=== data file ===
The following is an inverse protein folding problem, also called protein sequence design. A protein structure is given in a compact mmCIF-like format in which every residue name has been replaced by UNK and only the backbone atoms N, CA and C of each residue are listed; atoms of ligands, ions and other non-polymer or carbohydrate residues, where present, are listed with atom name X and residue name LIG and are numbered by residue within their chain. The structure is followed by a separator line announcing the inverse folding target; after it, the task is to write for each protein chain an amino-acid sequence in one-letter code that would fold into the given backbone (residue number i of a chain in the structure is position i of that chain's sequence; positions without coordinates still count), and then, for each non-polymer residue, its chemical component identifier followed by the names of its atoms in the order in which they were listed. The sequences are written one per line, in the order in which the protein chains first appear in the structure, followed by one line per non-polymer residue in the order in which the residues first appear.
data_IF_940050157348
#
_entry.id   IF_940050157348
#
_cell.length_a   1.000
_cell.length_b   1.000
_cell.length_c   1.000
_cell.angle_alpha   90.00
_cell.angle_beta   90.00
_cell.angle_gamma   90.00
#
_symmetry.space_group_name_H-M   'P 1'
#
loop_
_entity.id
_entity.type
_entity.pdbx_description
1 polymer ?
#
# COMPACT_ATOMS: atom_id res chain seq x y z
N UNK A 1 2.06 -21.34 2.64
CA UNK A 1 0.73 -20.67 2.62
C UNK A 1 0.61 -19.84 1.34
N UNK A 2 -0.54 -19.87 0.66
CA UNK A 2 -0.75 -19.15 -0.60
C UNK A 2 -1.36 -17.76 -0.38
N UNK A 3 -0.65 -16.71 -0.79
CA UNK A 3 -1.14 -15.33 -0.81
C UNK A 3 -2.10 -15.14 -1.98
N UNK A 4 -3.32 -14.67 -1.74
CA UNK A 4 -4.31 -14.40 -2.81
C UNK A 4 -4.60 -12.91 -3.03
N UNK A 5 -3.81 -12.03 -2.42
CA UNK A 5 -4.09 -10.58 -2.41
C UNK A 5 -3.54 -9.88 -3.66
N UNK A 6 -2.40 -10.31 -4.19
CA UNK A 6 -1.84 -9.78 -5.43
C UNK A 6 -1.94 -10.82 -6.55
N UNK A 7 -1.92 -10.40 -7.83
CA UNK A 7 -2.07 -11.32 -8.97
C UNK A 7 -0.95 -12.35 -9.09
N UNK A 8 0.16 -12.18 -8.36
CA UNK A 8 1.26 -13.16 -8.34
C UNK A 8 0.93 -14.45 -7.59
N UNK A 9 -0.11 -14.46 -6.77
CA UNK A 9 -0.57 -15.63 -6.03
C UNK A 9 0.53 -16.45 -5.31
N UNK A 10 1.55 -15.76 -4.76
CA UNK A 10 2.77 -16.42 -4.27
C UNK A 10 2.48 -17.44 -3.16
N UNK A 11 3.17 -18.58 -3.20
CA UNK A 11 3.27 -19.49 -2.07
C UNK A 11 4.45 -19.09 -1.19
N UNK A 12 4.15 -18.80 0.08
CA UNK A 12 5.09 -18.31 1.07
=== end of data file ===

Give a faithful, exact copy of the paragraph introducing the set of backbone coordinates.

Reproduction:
The following is an inverse protein folding problem, also called protein sequence design. A protein structure is given in a compact mmCIF-like format in which every residue name has been replaced by UNK and only the backbone atoms N, CA and C of each residue are listed; atoms of ligands, ions and other non-polymer or carbohydrate residues, where present, are listed with atom name X and residue name LIG and are numbered by residue within their chain. The structure is followed by a separator line announcing the inverse folding target; after it, the task is to write for each protein chain an amino-acid sequence in one-letter code that would fold into the given backbone (residue number i of a chain in the structure is position i of that chain's sequence; positions without coordinates still count), and then, for each non-polymer residue, its chemical component identifier followed by the names of its atoms in the order in which they were listed. The sequences are written one per line, in the order in which the protein chains first appear in the structure, followed by one line per non-polymer residue in the order in which the residues first appear.